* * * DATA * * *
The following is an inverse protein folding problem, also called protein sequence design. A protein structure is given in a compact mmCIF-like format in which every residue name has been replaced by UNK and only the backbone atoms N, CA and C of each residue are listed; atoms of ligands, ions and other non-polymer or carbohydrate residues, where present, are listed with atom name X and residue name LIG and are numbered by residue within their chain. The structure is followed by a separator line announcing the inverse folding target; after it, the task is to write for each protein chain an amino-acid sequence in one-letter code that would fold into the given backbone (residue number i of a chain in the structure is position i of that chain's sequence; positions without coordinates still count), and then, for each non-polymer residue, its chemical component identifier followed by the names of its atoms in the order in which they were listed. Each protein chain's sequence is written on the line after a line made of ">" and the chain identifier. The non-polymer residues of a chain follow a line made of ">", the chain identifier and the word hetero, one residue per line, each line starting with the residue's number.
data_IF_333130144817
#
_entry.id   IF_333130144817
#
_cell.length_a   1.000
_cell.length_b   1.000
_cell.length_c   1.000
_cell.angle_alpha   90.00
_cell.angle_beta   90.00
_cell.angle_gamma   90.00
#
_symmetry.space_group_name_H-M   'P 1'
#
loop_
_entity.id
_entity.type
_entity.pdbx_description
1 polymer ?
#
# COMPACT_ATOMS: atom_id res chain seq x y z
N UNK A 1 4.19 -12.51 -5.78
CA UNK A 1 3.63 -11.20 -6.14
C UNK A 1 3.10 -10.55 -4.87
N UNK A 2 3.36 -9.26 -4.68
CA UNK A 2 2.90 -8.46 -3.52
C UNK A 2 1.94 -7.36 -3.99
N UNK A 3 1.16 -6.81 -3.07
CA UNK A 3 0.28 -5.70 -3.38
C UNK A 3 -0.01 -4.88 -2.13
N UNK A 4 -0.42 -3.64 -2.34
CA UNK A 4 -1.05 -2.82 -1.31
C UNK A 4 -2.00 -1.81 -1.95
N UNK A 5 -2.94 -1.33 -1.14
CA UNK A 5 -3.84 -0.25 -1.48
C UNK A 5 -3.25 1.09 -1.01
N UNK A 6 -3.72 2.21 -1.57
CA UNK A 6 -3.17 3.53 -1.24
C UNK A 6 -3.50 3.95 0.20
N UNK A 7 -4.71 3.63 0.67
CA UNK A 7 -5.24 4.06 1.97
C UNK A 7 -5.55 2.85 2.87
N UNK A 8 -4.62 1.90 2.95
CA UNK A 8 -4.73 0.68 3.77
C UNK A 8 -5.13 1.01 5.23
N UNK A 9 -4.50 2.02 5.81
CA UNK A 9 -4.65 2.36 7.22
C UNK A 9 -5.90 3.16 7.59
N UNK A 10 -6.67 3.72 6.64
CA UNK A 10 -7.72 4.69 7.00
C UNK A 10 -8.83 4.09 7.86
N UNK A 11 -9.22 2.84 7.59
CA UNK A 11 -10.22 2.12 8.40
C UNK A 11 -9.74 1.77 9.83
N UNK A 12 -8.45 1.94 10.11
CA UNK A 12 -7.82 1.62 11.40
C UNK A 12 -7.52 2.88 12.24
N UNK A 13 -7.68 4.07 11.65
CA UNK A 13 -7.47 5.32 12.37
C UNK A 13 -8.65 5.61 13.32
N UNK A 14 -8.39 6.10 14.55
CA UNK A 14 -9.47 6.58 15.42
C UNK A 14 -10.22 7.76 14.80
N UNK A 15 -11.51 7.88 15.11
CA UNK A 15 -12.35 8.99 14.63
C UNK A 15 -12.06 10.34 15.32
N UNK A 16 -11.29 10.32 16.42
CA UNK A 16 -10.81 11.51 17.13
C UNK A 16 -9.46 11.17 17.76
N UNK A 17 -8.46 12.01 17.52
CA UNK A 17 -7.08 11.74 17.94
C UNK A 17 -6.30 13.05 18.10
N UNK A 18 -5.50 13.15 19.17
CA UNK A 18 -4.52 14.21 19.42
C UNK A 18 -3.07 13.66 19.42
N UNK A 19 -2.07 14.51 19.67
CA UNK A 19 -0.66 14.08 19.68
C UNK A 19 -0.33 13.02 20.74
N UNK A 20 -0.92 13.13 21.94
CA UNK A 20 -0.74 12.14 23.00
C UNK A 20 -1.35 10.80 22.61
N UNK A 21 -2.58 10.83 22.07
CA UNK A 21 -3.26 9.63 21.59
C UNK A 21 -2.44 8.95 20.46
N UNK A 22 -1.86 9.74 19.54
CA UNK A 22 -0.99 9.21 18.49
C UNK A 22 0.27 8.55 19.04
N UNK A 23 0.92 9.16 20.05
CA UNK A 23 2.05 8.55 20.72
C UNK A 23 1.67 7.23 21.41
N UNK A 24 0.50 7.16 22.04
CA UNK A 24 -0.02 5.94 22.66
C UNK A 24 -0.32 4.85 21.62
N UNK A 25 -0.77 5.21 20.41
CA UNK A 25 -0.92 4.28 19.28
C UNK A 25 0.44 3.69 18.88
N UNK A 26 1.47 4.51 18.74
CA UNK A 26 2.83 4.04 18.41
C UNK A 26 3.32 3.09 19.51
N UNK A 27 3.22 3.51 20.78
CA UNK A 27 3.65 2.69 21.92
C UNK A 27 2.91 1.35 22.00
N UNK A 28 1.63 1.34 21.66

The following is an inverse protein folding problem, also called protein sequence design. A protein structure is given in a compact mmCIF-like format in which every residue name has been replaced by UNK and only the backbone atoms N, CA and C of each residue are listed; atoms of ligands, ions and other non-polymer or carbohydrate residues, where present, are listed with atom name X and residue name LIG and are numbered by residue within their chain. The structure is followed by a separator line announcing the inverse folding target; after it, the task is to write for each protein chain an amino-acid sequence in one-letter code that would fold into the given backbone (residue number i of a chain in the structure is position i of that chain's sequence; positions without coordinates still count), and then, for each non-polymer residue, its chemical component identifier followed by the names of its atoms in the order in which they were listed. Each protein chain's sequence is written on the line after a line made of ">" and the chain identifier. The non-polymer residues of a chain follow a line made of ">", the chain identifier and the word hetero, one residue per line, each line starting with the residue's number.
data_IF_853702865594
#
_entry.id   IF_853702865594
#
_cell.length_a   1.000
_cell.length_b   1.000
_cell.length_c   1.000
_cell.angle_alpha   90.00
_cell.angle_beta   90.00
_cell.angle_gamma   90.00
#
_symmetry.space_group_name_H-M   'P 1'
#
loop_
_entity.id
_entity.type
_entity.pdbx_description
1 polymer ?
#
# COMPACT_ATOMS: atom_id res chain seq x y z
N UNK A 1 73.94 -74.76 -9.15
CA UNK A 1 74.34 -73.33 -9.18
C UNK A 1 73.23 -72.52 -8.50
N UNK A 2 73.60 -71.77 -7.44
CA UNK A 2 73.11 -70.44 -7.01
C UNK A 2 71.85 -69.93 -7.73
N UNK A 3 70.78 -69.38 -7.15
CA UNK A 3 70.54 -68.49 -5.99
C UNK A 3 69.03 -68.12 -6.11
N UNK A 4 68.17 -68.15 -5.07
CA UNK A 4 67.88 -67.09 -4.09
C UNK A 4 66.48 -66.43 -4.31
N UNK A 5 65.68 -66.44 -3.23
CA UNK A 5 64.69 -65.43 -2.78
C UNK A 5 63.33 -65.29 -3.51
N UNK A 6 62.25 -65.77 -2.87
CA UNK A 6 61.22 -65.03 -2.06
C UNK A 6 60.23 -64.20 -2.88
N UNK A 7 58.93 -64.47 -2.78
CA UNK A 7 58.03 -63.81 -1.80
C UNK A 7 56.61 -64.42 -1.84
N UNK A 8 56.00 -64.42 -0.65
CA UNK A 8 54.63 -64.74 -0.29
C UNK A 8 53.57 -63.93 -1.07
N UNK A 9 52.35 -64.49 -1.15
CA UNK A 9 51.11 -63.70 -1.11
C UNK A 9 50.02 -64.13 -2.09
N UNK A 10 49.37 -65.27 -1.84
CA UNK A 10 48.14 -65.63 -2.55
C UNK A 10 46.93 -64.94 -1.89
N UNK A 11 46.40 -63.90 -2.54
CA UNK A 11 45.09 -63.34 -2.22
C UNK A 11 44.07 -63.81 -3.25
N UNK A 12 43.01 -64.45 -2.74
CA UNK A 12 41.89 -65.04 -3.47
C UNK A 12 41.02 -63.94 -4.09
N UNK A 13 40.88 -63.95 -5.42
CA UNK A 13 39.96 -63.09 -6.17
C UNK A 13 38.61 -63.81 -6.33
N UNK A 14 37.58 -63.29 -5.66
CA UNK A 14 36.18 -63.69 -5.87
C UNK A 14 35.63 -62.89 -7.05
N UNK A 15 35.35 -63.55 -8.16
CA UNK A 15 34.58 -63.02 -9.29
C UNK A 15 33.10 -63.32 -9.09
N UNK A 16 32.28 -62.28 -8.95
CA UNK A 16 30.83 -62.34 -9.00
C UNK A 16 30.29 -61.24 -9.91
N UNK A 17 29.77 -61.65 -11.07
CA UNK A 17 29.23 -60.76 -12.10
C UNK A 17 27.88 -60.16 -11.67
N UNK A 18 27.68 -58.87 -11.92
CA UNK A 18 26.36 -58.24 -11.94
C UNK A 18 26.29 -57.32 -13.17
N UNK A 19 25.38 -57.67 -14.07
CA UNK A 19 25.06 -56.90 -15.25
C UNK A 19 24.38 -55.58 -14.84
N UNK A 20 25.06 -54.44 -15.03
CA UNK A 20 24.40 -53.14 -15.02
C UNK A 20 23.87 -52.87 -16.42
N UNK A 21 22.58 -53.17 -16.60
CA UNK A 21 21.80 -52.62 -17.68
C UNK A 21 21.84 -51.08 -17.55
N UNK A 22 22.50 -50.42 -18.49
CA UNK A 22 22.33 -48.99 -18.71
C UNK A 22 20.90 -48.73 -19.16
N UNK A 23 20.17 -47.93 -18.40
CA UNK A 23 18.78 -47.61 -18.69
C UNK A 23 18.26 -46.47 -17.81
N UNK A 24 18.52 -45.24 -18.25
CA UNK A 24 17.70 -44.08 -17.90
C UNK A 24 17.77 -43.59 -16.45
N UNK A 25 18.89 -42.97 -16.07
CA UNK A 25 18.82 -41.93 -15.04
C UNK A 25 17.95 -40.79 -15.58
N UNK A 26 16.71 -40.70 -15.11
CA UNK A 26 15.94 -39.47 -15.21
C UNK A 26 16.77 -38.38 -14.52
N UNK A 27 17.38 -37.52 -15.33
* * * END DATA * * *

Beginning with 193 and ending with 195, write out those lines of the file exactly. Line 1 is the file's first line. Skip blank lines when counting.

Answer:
C UNK A 23 18.26 -46.47 -17.81
N UNK A 24 18.52 -45.24 -18.25
CA UNK A 24 17.70 -44.08 -17.90